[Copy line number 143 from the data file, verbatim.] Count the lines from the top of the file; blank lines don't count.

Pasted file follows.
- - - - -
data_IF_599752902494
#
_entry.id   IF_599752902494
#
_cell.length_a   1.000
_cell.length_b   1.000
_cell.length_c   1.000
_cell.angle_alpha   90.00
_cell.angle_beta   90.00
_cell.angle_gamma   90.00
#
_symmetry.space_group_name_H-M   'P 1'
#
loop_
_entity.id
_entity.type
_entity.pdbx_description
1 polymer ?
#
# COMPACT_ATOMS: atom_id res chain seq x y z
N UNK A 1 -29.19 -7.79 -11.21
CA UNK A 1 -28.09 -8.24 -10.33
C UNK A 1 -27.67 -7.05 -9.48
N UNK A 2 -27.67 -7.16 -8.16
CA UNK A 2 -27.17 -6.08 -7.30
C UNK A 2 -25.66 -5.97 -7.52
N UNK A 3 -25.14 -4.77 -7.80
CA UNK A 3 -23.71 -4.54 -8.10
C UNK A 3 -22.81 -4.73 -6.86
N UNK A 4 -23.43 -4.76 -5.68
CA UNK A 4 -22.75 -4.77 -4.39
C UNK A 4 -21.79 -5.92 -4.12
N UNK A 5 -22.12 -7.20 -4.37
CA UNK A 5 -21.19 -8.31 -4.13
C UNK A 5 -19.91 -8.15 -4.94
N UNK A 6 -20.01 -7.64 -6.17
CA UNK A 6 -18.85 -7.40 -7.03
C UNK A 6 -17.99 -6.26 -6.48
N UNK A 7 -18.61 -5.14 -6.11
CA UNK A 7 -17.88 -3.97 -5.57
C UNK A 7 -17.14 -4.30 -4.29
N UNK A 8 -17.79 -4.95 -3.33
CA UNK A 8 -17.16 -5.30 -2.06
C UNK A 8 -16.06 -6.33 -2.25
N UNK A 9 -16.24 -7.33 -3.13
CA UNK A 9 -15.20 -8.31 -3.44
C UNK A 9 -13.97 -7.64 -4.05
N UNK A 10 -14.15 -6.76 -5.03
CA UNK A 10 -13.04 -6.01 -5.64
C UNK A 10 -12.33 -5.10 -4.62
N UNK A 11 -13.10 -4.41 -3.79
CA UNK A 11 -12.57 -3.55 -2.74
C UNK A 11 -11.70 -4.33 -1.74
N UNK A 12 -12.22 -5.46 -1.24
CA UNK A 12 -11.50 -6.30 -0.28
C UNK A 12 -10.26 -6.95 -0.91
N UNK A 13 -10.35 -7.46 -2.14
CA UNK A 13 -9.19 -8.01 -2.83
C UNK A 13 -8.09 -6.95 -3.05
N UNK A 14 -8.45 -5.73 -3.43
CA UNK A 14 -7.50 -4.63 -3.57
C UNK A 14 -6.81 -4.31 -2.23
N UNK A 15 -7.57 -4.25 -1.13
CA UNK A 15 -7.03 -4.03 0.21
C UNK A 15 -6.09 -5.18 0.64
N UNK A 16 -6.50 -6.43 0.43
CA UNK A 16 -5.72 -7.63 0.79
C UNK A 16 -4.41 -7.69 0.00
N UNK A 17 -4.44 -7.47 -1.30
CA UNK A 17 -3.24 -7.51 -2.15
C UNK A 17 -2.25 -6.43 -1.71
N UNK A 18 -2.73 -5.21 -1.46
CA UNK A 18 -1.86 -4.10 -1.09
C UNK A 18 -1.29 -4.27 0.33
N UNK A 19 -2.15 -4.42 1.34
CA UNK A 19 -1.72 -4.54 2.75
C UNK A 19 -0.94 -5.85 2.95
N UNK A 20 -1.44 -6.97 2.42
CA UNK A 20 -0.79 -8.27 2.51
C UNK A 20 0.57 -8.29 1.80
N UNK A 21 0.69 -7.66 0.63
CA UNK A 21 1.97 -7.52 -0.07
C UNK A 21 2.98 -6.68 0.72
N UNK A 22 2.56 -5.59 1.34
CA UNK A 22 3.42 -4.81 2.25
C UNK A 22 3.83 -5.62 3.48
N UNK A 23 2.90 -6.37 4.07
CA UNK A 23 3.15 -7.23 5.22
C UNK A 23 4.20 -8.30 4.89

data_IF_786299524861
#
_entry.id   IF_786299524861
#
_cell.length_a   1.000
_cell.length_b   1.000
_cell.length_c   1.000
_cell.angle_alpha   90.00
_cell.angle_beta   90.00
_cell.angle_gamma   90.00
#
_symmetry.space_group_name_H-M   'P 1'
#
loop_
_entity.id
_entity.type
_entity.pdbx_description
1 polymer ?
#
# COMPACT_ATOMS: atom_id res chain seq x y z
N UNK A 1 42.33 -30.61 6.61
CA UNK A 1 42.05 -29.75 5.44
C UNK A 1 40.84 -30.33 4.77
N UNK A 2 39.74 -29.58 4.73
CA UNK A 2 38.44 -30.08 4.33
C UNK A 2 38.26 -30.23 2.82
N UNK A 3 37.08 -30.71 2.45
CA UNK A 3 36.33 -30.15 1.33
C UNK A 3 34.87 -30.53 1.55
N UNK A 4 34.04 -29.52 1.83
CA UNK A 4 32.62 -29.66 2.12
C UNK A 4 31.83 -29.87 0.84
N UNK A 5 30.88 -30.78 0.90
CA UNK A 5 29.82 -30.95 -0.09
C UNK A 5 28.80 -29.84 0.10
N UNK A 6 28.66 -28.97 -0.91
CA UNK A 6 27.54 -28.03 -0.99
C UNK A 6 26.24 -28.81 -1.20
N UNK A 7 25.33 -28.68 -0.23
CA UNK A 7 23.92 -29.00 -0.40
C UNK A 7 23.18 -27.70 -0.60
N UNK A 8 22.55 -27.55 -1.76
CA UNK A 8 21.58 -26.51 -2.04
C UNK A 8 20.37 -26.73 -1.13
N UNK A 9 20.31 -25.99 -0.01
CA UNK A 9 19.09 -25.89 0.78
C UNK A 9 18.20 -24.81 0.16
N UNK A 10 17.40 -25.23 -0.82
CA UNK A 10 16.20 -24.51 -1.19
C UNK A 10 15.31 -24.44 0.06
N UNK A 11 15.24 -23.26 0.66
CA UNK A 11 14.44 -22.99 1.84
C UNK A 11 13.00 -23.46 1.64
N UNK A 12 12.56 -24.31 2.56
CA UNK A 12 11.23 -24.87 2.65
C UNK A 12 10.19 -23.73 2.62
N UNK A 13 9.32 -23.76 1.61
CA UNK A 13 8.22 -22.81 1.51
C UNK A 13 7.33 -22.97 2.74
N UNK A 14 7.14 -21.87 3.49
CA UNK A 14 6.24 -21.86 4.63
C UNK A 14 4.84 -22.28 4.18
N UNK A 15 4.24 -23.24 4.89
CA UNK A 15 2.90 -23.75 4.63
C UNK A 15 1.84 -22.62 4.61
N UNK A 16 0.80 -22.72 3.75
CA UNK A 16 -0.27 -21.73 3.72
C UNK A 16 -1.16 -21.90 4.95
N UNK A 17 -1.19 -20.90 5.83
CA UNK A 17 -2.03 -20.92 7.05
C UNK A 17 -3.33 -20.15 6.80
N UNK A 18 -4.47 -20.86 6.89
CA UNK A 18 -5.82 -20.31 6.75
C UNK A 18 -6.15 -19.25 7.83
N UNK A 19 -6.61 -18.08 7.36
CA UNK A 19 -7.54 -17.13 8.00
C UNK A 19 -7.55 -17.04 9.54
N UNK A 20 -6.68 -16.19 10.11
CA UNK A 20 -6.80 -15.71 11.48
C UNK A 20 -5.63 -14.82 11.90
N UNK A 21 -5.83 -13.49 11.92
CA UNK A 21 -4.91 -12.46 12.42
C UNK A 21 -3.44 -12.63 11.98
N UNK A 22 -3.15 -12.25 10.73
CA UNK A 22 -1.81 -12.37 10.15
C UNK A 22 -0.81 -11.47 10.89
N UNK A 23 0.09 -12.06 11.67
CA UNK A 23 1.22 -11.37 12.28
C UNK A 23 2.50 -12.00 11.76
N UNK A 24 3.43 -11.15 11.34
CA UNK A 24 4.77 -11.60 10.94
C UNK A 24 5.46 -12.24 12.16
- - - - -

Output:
N UNK A 12 12.56 -24.31 2.56